Guest Author - Connie Krochmal
Although it is certainly true that there are fewer public gardens in the East featuring vast collections of hardy cacti and succulents, there certainly are some worth visiting. If you stroll through the perennial beds and borders of these Eastern gardens, you’ll see many kinds of hardy succulents, particularly the spurges, sempervivums, sedums, and the sedum relatives. I recall seeing these at the Cornell Plantations in Ithaca. Here in western North Carolina, the arboretum uses drought tolerant species in many of their perennial plantings. The arboretum also has many beautiful trough gardens on display with gorgeous succulents.
In the East the more tender species are pretty much restricted to pots or conservatory/greenhouse settings. These offer a way to see the plants year-round.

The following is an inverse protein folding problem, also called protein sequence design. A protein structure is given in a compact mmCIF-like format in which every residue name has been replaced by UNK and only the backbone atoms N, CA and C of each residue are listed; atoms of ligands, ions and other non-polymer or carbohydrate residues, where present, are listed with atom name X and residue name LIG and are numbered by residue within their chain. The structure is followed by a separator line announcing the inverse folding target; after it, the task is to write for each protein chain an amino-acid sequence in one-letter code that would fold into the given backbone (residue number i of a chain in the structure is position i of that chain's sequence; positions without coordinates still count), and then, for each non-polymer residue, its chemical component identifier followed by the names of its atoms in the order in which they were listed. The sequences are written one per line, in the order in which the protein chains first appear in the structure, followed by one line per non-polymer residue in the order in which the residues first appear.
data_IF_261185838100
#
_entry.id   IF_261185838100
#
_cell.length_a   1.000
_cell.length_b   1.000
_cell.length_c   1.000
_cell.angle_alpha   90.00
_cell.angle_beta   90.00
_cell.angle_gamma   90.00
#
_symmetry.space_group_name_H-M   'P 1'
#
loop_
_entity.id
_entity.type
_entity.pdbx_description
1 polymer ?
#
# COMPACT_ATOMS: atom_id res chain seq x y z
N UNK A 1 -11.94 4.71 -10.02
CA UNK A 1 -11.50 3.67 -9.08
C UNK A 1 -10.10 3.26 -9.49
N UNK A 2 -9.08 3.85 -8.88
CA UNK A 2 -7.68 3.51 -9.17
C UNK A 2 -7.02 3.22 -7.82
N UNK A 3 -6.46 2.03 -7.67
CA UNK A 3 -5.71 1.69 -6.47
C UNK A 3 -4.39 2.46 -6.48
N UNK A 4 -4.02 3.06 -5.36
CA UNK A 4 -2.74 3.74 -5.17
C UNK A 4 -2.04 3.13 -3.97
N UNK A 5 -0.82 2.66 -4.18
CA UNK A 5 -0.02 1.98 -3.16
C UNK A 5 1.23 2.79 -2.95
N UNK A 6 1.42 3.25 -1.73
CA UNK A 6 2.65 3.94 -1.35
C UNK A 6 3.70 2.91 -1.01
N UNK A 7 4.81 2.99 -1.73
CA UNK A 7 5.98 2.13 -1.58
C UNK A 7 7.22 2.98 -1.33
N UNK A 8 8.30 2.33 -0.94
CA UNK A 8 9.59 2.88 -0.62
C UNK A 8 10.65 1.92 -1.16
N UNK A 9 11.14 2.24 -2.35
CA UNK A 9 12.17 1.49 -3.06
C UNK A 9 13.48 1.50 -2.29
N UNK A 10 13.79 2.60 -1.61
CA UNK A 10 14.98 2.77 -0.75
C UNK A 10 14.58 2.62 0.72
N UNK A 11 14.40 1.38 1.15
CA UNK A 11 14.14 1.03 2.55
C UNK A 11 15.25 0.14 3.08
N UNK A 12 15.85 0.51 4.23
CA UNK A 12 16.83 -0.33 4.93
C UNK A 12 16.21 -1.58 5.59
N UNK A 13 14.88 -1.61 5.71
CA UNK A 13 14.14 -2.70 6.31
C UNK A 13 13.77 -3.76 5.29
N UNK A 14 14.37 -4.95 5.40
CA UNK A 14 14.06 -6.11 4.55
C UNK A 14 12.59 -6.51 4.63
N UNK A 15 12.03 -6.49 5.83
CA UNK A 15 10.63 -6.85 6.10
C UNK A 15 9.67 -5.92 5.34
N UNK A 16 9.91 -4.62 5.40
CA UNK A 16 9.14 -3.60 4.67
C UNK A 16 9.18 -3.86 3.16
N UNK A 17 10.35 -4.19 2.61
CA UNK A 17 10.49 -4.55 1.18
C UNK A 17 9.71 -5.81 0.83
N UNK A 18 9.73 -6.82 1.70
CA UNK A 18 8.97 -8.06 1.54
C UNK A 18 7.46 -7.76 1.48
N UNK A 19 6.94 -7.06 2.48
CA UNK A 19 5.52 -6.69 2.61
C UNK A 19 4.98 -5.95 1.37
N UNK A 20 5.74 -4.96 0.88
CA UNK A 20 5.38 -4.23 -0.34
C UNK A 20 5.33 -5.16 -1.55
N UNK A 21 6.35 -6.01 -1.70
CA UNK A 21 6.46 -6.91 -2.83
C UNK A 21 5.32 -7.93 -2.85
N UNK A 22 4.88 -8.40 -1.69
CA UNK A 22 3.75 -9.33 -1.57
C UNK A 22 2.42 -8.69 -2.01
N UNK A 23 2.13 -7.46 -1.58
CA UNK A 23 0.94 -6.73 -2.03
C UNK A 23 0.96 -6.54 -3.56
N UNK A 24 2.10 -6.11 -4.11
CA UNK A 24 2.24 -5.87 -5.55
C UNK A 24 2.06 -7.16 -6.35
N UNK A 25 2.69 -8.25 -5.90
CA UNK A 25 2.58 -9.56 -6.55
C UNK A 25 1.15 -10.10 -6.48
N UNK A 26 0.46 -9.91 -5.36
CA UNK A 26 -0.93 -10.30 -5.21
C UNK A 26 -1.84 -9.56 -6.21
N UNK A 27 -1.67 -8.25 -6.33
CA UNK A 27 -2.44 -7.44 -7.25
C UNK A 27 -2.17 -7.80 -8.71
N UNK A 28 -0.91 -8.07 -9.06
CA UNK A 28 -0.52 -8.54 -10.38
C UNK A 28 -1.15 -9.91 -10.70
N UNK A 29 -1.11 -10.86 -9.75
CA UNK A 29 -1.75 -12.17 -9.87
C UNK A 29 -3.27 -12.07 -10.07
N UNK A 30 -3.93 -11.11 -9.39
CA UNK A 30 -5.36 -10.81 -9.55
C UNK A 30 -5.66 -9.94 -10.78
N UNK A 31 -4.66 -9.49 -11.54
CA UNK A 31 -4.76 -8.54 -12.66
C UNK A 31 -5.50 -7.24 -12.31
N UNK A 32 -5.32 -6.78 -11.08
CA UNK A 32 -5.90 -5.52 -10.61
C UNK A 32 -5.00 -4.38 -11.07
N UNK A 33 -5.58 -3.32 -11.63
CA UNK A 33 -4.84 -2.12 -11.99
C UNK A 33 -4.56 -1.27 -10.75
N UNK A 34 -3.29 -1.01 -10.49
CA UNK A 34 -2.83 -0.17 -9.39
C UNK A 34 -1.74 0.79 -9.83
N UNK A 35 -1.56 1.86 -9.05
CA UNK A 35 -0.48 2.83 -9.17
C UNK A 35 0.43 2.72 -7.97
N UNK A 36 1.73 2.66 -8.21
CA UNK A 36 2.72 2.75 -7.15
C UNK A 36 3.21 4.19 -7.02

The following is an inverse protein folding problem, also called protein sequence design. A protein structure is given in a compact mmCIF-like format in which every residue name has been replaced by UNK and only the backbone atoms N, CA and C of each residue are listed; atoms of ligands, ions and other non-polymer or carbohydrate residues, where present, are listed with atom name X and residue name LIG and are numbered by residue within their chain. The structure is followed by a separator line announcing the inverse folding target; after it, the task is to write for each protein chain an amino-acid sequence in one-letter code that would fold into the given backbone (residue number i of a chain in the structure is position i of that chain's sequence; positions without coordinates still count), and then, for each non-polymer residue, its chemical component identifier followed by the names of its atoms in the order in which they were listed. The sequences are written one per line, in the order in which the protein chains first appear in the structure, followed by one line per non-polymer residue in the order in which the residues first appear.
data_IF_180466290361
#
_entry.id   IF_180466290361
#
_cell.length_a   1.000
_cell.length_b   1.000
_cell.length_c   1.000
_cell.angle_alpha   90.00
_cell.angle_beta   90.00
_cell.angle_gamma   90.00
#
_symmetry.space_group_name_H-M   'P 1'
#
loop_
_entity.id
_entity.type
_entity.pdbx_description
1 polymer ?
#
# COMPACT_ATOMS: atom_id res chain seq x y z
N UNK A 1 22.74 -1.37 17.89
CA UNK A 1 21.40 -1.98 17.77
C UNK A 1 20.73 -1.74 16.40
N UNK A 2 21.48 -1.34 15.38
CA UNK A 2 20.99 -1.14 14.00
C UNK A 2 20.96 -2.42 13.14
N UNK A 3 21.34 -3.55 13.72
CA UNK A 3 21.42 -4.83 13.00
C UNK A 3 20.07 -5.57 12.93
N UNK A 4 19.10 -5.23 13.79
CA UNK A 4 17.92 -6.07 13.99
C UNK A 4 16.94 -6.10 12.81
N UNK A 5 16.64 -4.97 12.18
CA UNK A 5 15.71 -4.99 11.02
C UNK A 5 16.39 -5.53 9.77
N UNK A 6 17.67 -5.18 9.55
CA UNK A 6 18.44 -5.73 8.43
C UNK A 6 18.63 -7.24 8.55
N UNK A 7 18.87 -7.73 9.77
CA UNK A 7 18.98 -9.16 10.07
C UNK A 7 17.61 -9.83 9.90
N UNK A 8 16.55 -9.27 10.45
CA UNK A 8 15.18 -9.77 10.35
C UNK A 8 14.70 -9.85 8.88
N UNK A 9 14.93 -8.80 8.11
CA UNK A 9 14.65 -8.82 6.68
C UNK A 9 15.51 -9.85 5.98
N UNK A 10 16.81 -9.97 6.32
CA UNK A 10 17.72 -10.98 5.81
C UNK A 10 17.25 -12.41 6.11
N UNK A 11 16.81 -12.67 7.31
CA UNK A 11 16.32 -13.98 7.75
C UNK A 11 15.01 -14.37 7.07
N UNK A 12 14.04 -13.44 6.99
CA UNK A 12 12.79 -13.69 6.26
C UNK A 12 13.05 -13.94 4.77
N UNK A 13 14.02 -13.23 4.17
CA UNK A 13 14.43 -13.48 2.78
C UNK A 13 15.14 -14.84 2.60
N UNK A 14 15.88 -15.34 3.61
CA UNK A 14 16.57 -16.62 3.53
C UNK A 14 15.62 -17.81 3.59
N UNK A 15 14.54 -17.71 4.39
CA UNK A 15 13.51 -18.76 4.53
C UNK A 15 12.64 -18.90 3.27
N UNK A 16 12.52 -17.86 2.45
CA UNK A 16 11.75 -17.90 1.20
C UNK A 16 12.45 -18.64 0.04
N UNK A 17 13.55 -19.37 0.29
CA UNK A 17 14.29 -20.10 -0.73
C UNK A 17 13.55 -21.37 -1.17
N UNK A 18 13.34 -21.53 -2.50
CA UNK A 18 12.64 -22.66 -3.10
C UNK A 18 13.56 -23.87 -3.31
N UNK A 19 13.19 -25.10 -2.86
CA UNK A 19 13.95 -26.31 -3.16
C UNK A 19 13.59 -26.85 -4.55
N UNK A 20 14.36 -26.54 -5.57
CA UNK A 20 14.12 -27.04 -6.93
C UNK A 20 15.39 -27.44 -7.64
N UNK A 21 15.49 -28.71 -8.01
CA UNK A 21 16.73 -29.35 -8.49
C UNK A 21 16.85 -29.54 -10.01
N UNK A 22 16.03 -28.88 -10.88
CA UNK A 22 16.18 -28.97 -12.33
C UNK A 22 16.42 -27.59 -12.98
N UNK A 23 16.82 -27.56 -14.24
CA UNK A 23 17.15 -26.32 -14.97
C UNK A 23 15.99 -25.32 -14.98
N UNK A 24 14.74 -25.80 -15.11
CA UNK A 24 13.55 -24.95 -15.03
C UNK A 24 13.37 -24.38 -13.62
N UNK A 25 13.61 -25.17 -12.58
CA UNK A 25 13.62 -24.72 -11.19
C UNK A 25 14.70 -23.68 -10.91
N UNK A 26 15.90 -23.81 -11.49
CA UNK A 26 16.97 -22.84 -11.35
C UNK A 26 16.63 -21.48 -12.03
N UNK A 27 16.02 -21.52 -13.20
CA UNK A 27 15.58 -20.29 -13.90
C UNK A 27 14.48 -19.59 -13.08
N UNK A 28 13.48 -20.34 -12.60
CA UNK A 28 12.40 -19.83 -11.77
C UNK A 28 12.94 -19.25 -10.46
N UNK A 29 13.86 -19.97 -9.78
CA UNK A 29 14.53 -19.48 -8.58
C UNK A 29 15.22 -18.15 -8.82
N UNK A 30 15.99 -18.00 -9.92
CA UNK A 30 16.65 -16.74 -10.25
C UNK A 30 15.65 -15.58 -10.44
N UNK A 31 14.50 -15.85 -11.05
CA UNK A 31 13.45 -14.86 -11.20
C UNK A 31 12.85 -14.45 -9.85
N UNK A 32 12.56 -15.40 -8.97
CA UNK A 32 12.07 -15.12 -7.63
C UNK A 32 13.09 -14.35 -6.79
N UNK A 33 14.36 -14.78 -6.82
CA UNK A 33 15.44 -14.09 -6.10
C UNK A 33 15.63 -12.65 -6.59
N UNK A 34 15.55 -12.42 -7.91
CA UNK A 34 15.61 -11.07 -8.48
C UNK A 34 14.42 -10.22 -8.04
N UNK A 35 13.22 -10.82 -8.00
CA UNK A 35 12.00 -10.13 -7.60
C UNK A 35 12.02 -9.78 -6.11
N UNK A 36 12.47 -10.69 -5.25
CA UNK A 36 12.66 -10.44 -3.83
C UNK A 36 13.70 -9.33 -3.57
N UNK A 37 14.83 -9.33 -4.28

At the Cleveland Botanical Garden check out the Eleanor Armstrong Smith Glasshouse. This features two ecosystems, one of which is the Madagascar Biome. This will be of particular interest to those who love cacti and succulents. The plants are shown within a lush, indoor, park-like setting. This features many unusual plants, including aloes, kalanchoes, euphorbias, and succulent vines.
Other extensive conservatory and greenhouse plantings at eastern botanical gardens include that of Longwood Gardens. The West Conservatory at Longwood, located in Pennsylvania, was designed by Isabelle Greene, a native of California. This designer advocated the use of native California plants, and extended the use of native Southwestern plants to this conservatory. At Longwood there are 20 indoor gardens containing 10,000 kinds of plants. You’ll need lots of time to see this as the greenhouses cover nearly four acres with the ceilings towering to 60 feet or more. This is one of the most visited gardens in the U.S.
The Brooklyn Botanic Garden has over 12,000 plants on display throughout the garden. The Steinhardt Conservatory is a must-see. This greenhouse features tender plants from all over the world with one section being devoted to desert plants.